Material Used in 1930s Women's FashionWool, silk, cotton, and rayon were the most popular fabrics for women's fashion in the 1930s. Many coats, capes, and stoles were made from fur, as was the trimming on many evening dresses. Popular furs included sable, mink, Persian lamb, and silver fox. For swimwear, Lastex was often used. Lastex consisted of a thread of rubber wrapped with a fiber such as cotton or rayon.
Before the 1930s, most synthetics were made to appear like natural fibers. In the '30s, synthetics which were openly so began to be widely used. In the beginning of the decade, rayon was the most frequently used. But, by the mid-1930s, nylon had been developed, and by the end of the decade, it was being used to replace silk, most significantly for stockings.
The "slide fastener" — later to be popularly known as the "zipper" — was frequently used on overshoes. Its popularity increased through the 1930s as it began being frequently used as a closing fastener on women's dresses.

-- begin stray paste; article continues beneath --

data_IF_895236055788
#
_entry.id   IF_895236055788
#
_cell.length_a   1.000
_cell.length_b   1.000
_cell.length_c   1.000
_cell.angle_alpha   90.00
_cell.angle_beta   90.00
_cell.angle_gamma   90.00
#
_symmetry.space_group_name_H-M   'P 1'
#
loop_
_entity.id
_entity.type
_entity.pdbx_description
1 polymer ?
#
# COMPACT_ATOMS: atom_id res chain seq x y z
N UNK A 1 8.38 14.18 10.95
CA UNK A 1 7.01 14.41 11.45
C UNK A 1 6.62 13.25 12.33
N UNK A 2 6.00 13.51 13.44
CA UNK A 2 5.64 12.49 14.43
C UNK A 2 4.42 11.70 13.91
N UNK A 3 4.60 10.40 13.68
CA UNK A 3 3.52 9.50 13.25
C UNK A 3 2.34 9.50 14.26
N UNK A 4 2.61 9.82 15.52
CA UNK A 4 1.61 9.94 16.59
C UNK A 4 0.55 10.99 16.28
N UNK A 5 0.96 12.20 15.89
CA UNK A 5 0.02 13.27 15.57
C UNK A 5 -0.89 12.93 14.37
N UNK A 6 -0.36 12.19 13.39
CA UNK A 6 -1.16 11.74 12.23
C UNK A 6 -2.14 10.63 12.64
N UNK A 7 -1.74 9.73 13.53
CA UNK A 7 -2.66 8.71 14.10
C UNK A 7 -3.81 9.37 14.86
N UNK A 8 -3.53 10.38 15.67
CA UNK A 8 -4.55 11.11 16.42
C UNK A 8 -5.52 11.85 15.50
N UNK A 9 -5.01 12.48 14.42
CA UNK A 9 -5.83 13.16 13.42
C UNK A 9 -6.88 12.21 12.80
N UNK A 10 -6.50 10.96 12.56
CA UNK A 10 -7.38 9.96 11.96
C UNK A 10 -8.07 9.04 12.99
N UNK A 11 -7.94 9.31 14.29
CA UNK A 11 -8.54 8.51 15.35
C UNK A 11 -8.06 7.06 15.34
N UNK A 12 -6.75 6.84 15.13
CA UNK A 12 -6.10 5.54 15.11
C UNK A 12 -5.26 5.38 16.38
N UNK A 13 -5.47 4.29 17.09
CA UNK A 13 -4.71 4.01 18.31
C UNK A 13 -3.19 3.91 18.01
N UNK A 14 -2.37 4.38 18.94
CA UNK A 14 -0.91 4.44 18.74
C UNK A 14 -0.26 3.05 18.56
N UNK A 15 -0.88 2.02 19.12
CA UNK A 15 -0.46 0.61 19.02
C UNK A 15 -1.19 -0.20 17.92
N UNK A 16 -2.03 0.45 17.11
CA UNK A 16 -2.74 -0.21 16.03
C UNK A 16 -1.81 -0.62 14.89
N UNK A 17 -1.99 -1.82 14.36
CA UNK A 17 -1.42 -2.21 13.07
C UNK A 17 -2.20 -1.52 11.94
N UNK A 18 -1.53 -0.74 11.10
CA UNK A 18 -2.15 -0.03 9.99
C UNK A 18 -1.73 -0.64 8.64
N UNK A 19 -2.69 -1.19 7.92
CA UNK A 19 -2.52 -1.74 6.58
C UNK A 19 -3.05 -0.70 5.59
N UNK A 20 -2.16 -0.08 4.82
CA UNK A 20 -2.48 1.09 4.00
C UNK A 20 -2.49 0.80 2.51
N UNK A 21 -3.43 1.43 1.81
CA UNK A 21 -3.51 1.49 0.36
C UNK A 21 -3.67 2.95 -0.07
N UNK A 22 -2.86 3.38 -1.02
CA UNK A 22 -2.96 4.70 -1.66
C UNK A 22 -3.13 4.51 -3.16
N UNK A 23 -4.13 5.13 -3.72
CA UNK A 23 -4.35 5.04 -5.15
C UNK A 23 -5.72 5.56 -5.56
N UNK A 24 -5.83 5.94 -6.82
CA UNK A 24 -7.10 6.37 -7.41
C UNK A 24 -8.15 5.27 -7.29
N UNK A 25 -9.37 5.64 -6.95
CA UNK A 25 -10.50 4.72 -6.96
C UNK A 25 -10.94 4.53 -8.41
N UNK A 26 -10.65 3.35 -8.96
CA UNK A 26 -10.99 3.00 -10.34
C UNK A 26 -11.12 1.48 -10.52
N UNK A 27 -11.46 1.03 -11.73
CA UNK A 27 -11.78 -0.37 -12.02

The End of the 1930sWomen's fashion in the late 1930s saw the introduction of nylon, and growing change due to the growing influence of Hollywood movies. The prolonged duration of the Great Depression also took its toll. The care-free Jazz Age in the 1920s had given way to the more serious, financially conscious Swing Era. But, throughout the decade, the styles had remained fairly consistent.
On September 3, 1939, England and France declared war on Germany for invading Poland — the beginning of World War II. Not only would this event change history and culture of the world there after, but it would have a huge effect on men's and women's fashion everywhere. The pressures created by the war would bring an end to many of the 1930s women's fashion trends, causing 1940s women's fashion to have a look of its own.
Women's Fashion History
Men's Fashion History